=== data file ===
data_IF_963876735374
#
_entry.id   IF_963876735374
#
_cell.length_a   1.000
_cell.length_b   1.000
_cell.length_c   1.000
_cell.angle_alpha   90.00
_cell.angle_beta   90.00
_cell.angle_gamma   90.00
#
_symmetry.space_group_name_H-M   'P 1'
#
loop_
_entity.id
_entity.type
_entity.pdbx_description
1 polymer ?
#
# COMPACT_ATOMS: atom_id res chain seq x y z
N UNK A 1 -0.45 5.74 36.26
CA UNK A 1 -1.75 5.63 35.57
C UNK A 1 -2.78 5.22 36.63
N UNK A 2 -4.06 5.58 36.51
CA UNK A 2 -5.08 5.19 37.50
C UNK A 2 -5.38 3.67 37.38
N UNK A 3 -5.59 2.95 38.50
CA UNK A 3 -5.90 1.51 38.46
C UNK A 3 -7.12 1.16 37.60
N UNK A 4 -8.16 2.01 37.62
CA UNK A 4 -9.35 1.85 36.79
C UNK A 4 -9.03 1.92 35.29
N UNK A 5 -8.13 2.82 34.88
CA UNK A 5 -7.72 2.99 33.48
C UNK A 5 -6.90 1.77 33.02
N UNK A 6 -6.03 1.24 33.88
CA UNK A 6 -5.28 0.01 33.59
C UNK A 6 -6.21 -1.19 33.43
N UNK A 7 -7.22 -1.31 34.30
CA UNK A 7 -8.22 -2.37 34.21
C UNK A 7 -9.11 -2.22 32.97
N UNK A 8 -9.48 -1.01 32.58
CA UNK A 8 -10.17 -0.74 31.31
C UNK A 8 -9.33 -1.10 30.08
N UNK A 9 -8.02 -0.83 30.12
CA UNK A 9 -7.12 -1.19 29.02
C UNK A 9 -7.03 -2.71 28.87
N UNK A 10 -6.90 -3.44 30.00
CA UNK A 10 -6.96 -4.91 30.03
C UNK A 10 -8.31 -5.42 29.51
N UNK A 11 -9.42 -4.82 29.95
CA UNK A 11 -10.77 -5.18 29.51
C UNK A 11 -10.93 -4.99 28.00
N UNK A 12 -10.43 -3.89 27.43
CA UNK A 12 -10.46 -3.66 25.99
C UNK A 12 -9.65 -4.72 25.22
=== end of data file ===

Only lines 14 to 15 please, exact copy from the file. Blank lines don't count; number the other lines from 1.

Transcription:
loop_
_entity.id